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6 Things More Helpful than "No-Mow-May"

We can't deny, Bees are important and deserve to be saved. We need bees, not just for honey, they are an important part of most ecosystems for pollinating the fruits we (and other animals) eat. Some lawns have flowers from weeds like dandelions and clover that bees can harvest nectar from, however, many homeowners find these weeds undesirable as they do not look as nice as planned landscaping/gardening.

"No-Mow May" is a trend some homeowners participate in where they don't mow their lawn during the month of May to allow the bees and other pollinators to get a jump start on collecting nectar from flowers. However, this trend has some very undesirable side effects like creating an environment prone to fleas and ticks, increasing pollen and weeds, as well as making it a nightmare to mow after letting it overgrown. Most lawnmowers aren't meant to mow grass much taller than 6 inches. Not to mention, it's bad for your grass to cut off more than half of the leaves which can lead to an unhealthy-looking lawn for the rest of the year.

Here are some better initiatives you can take to save more bees than letting your lawn become a haven for ticks and fleas ever will:

Plant Bee-Friendly Flowers

While flowers in your lawn can be a food source for bees, many homeowners hate the look of weeds, leading to a widespread use of weed-killers being used. A good way to reduce this is to prevent weeds like dandelions from spreading and seeding with regular mowing. Replace the flowers that bees would find in your lawn with flowers that offer a better solution all-season in your landscaping like lavender, roses, lilac, golden-rod, bee balm zinnias, and others. Many of these offer flowers throughout the season, and come back every year!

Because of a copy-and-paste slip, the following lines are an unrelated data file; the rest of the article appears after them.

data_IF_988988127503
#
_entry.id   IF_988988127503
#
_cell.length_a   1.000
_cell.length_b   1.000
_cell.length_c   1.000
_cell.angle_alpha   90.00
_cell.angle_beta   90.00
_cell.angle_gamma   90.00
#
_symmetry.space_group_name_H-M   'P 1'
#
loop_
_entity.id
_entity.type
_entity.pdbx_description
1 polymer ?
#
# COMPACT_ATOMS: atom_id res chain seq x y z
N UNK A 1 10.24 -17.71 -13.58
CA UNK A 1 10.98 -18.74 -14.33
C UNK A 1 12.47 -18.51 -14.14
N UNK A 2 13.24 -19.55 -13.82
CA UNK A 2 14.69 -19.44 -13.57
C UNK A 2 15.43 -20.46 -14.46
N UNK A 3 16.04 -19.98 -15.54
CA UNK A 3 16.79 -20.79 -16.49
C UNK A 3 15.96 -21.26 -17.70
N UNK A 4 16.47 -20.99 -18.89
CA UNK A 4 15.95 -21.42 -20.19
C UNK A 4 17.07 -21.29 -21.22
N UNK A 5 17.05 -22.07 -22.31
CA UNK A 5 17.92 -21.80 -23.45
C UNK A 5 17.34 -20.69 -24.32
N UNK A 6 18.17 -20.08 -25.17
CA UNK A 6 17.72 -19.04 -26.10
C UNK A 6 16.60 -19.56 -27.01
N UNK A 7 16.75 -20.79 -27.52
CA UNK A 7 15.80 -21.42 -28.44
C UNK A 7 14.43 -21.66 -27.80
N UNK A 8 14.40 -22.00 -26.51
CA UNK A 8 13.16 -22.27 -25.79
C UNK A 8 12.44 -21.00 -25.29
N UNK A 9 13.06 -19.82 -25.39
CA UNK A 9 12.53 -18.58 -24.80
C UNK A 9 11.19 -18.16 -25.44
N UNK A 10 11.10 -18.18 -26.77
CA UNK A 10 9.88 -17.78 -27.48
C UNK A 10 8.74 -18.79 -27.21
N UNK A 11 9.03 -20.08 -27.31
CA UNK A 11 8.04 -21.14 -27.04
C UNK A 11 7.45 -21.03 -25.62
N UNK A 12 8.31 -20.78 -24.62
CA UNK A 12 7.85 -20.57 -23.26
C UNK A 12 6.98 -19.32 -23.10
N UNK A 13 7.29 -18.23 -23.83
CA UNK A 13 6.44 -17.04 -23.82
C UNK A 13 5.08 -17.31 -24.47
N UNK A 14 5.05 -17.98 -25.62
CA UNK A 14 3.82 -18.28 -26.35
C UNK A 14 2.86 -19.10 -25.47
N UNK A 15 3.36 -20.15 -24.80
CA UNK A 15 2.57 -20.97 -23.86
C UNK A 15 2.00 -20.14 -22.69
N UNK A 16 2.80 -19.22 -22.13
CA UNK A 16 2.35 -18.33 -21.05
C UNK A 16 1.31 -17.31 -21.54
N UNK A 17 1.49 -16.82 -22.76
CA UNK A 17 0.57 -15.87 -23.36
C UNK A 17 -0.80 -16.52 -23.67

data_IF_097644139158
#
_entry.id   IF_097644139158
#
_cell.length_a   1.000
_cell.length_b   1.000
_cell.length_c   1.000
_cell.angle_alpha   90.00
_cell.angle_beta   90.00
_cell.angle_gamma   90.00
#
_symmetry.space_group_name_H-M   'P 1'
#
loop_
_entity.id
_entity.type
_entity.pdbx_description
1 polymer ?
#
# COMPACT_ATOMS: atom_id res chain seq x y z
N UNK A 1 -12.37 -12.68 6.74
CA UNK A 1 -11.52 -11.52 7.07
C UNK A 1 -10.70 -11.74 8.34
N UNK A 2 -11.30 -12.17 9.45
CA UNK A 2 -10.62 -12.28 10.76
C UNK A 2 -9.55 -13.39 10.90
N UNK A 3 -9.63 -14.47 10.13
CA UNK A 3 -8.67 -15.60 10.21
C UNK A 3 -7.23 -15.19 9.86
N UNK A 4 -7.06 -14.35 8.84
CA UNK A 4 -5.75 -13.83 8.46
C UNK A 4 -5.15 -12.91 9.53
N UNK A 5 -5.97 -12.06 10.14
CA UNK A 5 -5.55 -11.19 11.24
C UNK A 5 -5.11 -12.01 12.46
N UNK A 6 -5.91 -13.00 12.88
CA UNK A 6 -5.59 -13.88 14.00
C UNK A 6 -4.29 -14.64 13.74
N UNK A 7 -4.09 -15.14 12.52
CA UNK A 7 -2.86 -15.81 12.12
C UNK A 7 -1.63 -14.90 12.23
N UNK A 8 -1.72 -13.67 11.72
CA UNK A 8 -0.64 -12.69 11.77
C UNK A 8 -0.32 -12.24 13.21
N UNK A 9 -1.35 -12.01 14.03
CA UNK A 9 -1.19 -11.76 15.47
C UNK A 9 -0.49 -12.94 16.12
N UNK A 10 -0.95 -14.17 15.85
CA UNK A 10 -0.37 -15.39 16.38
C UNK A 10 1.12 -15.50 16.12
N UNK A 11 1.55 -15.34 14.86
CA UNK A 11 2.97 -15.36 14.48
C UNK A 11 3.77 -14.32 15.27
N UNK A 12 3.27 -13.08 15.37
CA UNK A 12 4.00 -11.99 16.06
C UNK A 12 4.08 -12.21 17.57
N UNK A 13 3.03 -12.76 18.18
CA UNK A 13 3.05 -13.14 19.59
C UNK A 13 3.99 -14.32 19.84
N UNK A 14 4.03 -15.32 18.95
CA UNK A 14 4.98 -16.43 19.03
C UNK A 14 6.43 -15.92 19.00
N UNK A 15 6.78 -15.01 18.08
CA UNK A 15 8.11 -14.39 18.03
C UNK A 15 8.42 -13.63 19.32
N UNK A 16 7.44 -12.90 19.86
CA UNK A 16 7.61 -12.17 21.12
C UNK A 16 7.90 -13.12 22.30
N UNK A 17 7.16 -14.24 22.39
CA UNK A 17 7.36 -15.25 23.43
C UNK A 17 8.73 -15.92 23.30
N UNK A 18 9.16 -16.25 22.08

Expand Your Landscaping

By adding additional landscaping beds in your yard, you not only increase the area to plant flowers, but also reduce the area you need to mow! You can also incorporate window flower boxes and patio planters into your yard for additional space.

Support Local Beekeepers

Bee keepers are known for keeping thousands of bees alive and well for honey production. This practice helps their species thrive, while also cultivating honey for human consumption. Support your local bee keepers by buying local honey!

Provide Shelter/BeeHouses

Bee boxes and bird fountains can be a haven for bees. By providing a space for their next nest and incorporating water features into your yard, you can help the bees with more than just their need of nectar.

Avoid/Reduce Pesticides

Pesticides can be an indiscriminate killer. By finding alternative ways to cull pests in your garden you can help save the insects that aren't attacking your veggies. One alternative is using beer traps to drown slugs that are probably eating your tomatoes.

Incorporate Short Flowers into Lawn

Many species of flowers can grow below the height you mow at. These flowers are much less likely to be cut when mowing your grass, leaving their nectar for the bees. Some shorter flowers that can be seeding into your lawn include creeping thyme, white clover, mint, mondo grass, sandwort, creeping buttercup, and others.

Another great alternative to risk angering your neighbors is to select a small patch of lawn with flowers in the back of your yard to allow it to grow a bit between mowings. You can even alternate patches to ensure the bees always have a patch of flowers to graze. This will reduce the area of dandelions to cull while leaving the rest of the flowers to flourish.

Posted on May 11, 2023

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